Tuesday, August 21, 2007

David Flanigan tackles the notion of evolution in Blog.Critic and largely gets the concept of "theory" wrong. He states:

According to the late Stephen Jay Gould — Harvard professor and leading spokesperson for evolutionary theory right up until the time of his death in 2002 — Evolution, while still a theory, is also a fact. Is it me, or is this approach faintly reminiscent of former President Clinton parsing the meaning of the word "is" in front of a grand jury?

Its nothing of the sort. A theory takes a large number of known facts that are related and tries to explain the relationship between them using scientific mechanisms. Gravitational theory does this, as does evolutionary theory.

He gets other things wrong as well. He states:

Supporters of evolution would argue that we have indeed observed this phenomenon, but there's a bit of bait-and-switch going on here. We can see micro-evolution in action, also known as "adaptation," but macro-evolution, the shifting of one species to a new and entirely different species has never been observed.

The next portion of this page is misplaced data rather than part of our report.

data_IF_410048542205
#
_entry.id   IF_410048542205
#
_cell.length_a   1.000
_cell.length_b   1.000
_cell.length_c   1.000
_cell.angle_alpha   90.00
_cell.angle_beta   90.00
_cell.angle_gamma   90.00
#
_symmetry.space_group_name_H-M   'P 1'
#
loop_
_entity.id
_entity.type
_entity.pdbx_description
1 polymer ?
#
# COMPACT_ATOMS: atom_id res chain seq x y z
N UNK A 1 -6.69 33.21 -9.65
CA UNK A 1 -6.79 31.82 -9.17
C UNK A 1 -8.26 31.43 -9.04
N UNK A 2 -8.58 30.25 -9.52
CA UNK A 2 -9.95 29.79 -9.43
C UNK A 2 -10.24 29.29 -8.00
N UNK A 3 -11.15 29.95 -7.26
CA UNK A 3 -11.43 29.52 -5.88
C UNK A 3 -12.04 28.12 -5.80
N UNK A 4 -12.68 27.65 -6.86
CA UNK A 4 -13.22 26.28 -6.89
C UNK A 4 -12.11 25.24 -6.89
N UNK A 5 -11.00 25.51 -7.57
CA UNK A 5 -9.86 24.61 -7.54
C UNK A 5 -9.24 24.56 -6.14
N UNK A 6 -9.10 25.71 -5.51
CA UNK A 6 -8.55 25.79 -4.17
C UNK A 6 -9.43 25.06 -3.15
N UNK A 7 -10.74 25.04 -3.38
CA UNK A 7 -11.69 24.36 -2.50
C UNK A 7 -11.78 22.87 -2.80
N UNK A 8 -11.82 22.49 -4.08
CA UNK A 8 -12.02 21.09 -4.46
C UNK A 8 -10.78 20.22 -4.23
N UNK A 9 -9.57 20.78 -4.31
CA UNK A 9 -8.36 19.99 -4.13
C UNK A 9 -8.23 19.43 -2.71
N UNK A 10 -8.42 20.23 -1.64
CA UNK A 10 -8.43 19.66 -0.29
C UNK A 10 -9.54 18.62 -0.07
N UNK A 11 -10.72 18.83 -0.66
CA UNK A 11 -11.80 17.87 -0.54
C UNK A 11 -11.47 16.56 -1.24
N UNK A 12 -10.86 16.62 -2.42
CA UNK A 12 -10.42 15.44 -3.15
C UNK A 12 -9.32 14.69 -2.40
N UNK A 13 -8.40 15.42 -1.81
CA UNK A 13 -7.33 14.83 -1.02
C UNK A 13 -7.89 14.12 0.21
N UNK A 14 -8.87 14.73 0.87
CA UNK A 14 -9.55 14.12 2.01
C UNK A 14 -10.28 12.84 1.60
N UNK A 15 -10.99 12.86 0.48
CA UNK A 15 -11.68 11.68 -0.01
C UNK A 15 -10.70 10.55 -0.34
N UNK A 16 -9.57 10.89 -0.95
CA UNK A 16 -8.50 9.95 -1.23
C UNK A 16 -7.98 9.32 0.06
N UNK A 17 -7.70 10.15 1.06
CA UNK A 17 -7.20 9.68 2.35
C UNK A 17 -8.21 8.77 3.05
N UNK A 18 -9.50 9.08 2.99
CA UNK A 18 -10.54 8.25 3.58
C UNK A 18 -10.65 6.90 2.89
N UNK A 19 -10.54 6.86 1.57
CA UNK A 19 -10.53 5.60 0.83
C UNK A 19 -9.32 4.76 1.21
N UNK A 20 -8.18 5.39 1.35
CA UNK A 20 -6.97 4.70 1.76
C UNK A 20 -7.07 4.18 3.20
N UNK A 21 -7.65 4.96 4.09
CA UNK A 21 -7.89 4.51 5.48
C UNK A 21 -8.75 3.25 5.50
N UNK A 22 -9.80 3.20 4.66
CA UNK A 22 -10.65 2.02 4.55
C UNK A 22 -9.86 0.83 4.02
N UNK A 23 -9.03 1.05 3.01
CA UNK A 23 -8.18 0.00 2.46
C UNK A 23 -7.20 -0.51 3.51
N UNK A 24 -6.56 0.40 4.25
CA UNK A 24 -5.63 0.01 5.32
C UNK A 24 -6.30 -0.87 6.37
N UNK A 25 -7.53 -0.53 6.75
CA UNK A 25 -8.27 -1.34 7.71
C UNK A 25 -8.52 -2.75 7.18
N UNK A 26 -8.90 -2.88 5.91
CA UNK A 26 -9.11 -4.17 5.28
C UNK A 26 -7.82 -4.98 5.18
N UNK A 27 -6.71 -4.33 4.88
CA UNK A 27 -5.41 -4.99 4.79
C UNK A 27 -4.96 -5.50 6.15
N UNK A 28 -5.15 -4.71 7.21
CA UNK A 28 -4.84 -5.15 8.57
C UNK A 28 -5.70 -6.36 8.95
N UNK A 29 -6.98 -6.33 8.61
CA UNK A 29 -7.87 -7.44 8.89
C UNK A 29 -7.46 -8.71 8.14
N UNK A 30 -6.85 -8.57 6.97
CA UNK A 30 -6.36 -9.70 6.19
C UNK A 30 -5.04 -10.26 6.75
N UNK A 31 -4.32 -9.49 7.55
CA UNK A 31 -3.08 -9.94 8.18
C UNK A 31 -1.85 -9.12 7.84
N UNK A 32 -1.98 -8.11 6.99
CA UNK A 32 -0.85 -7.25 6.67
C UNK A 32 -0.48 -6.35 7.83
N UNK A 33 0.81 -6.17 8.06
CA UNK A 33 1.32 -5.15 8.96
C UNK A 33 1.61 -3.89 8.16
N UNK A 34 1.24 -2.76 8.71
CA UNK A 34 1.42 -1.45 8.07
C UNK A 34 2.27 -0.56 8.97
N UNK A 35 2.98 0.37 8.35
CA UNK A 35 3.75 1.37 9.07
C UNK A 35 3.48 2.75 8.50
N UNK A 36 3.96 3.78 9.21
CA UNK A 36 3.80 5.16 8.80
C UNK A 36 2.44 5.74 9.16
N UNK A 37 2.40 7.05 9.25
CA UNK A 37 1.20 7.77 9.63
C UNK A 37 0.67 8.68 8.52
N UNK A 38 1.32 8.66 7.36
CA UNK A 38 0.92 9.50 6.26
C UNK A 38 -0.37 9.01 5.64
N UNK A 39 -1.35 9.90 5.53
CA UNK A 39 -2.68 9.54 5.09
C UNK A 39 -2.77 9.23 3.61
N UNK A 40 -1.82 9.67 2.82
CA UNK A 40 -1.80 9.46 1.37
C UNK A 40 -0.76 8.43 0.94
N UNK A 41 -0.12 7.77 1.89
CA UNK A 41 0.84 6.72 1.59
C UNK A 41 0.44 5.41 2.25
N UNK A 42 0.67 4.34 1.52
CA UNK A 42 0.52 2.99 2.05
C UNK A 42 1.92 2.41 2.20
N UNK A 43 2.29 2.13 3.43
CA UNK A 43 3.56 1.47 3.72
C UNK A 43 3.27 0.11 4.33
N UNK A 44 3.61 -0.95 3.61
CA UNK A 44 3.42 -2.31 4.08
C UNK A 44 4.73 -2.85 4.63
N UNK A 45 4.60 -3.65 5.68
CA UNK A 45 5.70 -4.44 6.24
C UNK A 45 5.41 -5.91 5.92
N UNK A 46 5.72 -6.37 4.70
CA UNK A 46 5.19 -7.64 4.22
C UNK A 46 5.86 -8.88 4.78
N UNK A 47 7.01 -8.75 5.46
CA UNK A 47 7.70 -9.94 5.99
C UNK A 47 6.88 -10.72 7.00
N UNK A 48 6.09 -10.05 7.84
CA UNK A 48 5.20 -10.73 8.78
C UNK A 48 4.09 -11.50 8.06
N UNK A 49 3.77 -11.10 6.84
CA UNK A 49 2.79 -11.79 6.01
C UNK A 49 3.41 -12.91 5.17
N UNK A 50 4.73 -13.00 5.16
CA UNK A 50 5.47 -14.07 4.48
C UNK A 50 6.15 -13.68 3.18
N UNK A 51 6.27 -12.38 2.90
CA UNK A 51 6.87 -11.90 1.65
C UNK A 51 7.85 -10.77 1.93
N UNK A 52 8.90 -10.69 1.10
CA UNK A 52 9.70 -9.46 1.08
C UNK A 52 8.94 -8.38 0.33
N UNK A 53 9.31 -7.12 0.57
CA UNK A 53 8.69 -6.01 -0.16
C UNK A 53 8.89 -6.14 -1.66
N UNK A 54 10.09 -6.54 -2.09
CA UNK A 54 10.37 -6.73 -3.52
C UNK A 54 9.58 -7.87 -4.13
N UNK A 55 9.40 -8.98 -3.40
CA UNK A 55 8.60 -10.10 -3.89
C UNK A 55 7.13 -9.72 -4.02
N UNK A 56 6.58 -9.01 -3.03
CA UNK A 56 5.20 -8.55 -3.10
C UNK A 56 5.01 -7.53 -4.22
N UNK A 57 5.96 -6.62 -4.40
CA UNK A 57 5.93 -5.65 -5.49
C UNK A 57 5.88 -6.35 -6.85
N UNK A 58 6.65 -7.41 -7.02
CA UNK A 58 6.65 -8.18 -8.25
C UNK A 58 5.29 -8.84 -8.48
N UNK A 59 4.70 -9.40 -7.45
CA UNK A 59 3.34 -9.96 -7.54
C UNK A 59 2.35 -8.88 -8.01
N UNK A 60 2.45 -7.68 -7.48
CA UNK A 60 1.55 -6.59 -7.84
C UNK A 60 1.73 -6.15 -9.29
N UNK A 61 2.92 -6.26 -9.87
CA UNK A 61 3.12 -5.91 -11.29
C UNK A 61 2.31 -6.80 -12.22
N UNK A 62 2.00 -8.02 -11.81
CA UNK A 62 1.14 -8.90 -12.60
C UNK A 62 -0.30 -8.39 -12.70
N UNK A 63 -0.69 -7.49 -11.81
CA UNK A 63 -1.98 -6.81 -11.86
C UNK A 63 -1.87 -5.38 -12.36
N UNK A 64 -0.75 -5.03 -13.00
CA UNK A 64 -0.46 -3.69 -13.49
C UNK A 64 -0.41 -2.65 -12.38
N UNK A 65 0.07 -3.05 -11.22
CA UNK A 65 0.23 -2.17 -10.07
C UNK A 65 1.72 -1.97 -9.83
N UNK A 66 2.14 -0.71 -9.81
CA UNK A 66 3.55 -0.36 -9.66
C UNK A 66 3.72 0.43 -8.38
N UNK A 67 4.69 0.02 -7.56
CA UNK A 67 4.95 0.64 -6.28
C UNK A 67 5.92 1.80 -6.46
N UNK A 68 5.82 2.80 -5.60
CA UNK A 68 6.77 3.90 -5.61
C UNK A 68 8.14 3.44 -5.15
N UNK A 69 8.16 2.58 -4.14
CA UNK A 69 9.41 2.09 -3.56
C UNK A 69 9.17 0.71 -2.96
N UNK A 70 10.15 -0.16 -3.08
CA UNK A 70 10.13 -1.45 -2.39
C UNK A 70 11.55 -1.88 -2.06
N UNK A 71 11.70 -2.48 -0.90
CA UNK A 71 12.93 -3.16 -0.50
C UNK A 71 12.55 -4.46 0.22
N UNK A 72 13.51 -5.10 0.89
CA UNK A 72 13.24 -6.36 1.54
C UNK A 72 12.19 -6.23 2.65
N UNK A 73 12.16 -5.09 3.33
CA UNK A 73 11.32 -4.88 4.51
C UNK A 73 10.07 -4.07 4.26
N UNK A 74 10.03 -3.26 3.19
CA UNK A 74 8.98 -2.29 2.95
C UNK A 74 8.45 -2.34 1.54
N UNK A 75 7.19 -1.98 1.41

This isn't true. There have been numerous examples of observed macroevolution. Here is a good piece from Talkorigins that examines exactly that area.

He makes the statement "Has anyone ever observed the transition of any species into an entirely different and distinct one? The answer to this is a resounding "no."" This is facile, like Ken Ham's "were you there?" question. Has anyone ever watched the continental plates move? Of course not. But we know that they do.

Biological processes take time, just like any other natural processes. In the process of tackling the science of evolution, Mr. Flanigan makes it sound as if he does not understand the science involved.

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